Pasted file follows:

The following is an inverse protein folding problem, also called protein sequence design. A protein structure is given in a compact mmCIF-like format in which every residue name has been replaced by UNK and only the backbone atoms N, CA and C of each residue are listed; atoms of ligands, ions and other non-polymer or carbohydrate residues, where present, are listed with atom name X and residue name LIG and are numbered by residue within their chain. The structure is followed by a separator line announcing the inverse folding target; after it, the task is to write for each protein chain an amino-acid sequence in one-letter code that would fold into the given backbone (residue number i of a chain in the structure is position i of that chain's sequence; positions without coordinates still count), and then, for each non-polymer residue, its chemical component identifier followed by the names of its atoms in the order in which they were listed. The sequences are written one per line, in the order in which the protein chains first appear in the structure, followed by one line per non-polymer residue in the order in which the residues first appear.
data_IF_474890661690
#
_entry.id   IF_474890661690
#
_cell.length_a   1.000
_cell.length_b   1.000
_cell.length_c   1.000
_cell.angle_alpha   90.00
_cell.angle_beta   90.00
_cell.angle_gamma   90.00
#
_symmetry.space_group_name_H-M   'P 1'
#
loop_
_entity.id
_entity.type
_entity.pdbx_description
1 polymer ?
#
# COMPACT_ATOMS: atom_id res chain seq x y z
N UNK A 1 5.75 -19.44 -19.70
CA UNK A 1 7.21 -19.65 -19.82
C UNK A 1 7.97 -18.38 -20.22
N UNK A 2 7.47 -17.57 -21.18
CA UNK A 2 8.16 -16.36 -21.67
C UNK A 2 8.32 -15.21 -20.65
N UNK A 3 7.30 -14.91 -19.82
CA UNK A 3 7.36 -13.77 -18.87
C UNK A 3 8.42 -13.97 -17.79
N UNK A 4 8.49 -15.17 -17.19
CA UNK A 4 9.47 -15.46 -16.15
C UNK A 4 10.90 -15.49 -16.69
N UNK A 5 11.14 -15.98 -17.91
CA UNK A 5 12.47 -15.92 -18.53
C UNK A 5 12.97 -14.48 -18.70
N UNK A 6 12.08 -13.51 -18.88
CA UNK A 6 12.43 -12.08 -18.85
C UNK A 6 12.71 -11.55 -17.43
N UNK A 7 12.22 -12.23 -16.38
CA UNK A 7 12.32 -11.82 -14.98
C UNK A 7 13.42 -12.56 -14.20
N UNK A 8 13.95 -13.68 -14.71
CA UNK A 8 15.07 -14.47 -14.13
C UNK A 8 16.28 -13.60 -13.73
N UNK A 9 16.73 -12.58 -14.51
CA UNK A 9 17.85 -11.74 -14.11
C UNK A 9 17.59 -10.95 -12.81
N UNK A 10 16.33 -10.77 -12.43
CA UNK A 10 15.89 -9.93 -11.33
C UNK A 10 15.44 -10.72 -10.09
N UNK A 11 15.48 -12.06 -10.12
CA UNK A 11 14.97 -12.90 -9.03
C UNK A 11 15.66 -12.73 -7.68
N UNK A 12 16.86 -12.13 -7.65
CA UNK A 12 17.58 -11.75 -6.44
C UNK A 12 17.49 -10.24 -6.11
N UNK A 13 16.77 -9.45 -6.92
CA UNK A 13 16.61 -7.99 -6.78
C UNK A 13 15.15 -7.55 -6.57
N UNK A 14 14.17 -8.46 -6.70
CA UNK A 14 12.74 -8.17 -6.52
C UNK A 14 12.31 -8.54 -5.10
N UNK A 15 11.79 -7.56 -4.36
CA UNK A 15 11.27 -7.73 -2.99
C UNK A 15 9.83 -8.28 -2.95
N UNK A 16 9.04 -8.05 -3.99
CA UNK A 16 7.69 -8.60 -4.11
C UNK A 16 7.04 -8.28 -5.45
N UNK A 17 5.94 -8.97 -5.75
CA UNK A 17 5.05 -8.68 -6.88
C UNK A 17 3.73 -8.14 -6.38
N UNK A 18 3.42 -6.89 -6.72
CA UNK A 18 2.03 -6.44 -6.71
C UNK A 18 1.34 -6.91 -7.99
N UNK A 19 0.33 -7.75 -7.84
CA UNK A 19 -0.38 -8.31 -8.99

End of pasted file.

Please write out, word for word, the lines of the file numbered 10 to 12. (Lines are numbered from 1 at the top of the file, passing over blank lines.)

_cell.angle_beta   90.00
_cell.angle_gamma   90.00
#